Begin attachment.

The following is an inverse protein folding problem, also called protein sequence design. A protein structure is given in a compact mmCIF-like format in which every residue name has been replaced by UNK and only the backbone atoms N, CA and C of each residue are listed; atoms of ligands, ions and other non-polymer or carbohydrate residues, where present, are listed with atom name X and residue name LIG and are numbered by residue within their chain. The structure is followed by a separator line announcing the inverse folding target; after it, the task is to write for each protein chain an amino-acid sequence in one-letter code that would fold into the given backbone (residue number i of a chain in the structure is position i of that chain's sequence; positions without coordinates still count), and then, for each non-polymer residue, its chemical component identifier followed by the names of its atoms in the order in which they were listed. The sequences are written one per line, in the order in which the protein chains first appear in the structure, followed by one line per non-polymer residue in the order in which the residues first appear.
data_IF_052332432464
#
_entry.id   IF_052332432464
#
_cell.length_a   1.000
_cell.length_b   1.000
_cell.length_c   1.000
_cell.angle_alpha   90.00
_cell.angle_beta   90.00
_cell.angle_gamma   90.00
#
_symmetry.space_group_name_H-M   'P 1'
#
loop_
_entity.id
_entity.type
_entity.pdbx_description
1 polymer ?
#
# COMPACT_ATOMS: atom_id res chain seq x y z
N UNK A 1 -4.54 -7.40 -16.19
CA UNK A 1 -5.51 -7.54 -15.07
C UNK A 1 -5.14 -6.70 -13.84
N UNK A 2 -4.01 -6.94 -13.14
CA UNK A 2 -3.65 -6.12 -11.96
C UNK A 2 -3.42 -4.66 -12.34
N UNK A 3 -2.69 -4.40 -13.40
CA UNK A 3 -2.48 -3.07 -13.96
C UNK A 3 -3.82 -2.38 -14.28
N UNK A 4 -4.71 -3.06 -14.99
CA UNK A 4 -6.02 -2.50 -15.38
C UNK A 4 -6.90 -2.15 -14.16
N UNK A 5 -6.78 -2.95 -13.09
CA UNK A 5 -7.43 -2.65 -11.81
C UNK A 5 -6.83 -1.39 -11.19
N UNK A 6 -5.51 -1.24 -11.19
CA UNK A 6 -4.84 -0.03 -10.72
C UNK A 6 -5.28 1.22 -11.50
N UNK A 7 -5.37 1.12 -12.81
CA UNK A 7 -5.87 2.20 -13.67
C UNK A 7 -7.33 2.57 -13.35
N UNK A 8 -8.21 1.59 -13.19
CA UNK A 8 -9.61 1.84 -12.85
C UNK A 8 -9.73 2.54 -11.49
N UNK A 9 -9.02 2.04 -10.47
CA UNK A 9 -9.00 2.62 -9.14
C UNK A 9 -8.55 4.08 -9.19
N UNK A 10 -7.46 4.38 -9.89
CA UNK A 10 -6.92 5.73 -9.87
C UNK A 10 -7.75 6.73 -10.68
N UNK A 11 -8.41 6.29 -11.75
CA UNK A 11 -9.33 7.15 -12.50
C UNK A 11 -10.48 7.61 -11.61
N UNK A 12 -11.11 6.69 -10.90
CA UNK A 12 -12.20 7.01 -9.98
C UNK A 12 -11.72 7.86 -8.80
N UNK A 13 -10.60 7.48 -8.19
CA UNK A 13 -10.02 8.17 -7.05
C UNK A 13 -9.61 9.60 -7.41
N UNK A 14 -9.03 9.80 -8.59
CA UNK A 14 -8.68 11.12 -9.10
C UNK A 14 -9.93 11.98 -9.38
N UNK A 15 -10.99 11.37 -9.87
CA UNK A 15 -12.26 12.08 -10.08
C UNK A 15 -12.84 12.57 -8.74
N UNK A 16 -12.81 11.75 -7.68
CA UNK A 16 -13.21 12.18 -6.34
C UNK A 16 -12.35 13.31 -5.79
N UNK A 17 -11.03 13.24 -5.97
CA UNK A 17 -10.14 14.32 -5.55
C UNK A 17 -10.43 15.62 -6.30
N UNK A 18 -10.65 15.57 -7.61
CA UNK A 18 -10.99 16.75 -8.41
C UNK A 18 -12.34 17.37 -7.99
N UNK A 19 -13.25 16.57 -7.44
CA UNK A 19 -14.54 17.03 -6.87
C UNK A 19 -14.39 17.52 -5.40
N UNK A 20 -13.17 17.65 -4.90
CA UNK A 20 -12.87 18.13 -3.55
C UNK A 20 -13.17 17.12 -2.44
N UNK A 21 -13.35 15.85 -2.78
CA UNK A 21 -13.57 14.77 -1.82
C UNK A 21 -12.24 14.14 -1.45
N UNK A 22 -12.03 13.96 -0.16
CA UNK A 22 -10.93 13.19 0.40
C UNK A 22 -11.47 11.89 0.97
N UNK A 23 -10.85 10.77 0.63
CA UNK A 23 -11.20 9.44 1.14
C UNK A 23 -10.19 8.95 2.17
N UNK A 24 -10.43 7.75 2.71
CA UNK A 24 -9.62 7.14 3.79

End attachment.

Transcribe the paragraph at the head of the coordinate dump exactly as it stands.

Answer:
The following is an inverse protein folding problem, also called protein sequence design. A protein structure is given in a compact mmCIF-like format in which every residue name has been replaced by UNK and only the backbone atoms N, CA and C of each residue are listed; atoms of ligands, ions and other non-polymer or carbohydrate residues, where present, are listed with atom name X and residue name LIG and are numbered by residue within their chain. The structure is followed by a separator line announcing the inverse folding target; after it, the task is to write for each protein chain an amino-acid sequence in one-letter code that would fold into the given backbone (residue number i of a chain in the structure is position i of that chain's sequence; positions without coordinates still count), and then, for each non-polymer residue, its chemical component identifier followed by the names of its atoms in the order in which they were listed. The sequences are written one per line, in the order in which the protein chains first appear in the structure, followed by one line per non-polymer residue in the order in which the residues first appear.